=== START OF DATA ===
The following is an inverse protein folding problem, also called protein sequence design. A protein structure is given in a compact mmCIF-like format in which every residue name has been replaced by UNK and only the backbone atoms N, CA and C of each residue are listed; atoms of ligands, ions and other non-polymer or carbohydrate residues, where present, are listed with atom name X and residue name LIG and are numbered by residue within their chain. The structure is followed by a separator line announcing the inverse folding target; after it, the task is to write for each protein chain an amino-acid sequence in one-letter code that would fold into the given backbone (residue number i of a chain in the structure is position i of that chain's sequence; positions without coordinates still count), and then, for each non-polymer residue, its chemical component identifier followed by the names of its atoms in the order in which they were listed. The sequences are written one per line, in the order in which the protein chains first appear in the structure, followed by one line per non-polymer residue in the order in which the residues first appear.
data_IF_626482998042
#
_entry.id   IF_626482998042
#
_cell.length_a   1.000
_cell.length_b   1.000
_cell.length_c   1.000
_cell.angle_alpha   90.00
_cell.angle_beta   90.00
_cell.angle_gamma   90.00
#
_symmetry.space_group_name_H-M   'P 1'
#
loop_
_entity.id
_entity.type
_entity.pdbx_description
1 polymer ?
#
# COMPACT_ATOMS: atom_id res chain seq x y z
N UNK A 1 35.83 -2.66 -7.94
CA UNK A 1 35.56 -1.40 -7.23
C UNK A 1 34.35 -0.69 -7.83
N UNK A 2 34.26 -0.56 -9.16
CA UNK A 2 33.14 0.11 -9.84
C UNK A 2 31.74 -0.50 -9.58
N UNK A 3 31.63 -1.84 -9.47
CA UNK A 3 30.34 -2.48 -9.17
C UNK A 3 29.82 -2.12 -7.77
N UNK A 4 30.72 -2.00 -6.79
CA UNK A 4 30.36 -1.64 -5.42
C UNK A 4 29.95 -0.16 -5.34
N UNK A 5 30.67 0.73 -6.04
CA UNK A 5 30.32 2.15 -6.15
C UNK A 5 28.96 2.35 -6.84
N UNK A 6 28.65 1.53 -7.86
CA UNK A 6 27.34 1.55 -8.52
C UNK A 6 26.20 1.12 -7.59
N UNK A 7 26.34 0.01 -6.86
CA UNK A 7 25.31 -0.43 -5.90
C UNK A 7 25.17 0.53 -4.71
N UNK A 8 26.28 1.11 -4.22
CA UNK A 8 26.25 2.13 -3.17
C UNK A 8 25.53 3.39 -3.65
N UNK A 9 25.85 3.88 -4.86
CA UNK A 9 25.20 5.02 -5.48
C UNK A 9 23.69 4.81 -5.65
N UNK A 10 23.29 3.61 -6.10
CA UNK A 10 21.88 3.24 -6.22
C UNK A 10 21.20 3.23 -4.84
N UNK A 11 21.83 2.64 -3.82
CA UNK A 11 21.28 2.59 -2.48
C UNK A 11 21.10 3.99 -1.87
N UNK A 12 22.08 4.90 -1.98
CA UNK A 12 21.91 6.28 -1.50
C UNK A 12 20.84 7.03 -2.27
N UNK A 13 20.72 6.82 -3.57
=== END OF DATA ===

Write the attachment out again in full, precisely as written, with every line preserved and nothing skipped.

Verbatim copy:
The following is an inverse protein folding problem, also called protein sequence design. A protein structure is given in a compact mmCIF-like format in which every residue name has been replaced by UNK and only the backbone atoms N, CA and C of each residue are listed; atoms of ligands, ions and other non-polymer or carbohydrate residues, where present, are listed with atom name X and residue name LIG and are numbered by residue within their chain. The structure is followed by a separator line announcing the inverse folding target; after it, the task is to write for each protein chain an amino-acid sequence in one-letter code that would fold into the given backbone (residue number i of a chain in the structure is position i of that chain's sequence; positions without coordinates still count), and then, for each non-polymer residue, its chemical component identifier followed by the names of its atoms in the order in which they were listed. The sequences are written one per line, in the order in which the protein chains first appear in the structure, followed by one line per non-polymer residue in the order in which the residues first appear.
data_IF_626482998042
#
_entry.id   IF_626482998042
#
_cell.length_a   1.000
_cell.length_b   1.000
_cell.length_c   1.000
_cell.angle_alpha   90.00
_cell.angle_beta   90.00
_cell.angle_gamma   90.00
#
_symmetry.space_group_name_H-M   'P 1'
#
loop_
_entity.id
_entity.type
_entity.pdbx_description
1 polymer ?
#
# COMPACT_ATOMS: atom_id res chain seq x y z
N UNK A 1 35.83 -2.66 -7.94
CA UNK A 1 35.56 -1.40 -7.23
C UNK A 1 34.35 -0.69 -7.83
N UNK A 2 34.26 -0.56 -9.16
CA UNK A 2 33.14 0.11 -9.84
C UNK A 2 31.74 -0.50 -9.58
N UNK A 3 31.63 -1.84 -9.47
CA UNK A 3 30.34 -2.48 -9.17
C UNK A 3 29.82 -2.12 -7.77
N UNK A 4 30.72 -2.00 -6.79
CA UNK A 4 30.36 -1.64 -5.42
C UNK A 4 29.95 -0.16 -5.34
N UNK A 5 30.67 0.73 -6.04
CA UNK A 5 30.32 2.15 -6.15
C UNK A 5 28.96 2.35 -6.84
N UNK A 6 28.65 1.53 -7.86
CA UNK A 6 27.34 1.55 -8.52
C UNK A 6 26.20 1.12 -7.59
N UNK A 7 26.34 0.01 -6.86
CA UNK A 7 25.31 -0.43 -5.90
C UNK A 7 25.17 0.53 -4.71
N UNK A 8 26.28 1.11 -4.22
CA UNK A 8 26.25 2.13 -3.17
C UNK A 8 25.53 3.39 -3.65
N UNK A 9 25.85 3.88 -4.86
CA UNK A 9 25.20 5.02 -5.48
C UNK A 9 23.69 4.81 -5.65
N UNK A 10 23.29 3.61 -6.10
CA UNK A 10 21.88 3.24 -6.22
C UNK A 10 21.20 3.23 -4.84
N UNK A 11 21.83 2.64 -3.82
CA UNK A 11 21.28 2.59 -2.48
C UNK A 11 21.10 3.99 -1.87
N UNK A 12 22.08 4.90 -1.98
CA UNK A 12 21.91 6.28 -1.50
C UNK A 12 20.84 7.03 -2.27
N UNK A 13 20.72 6.82 -3.57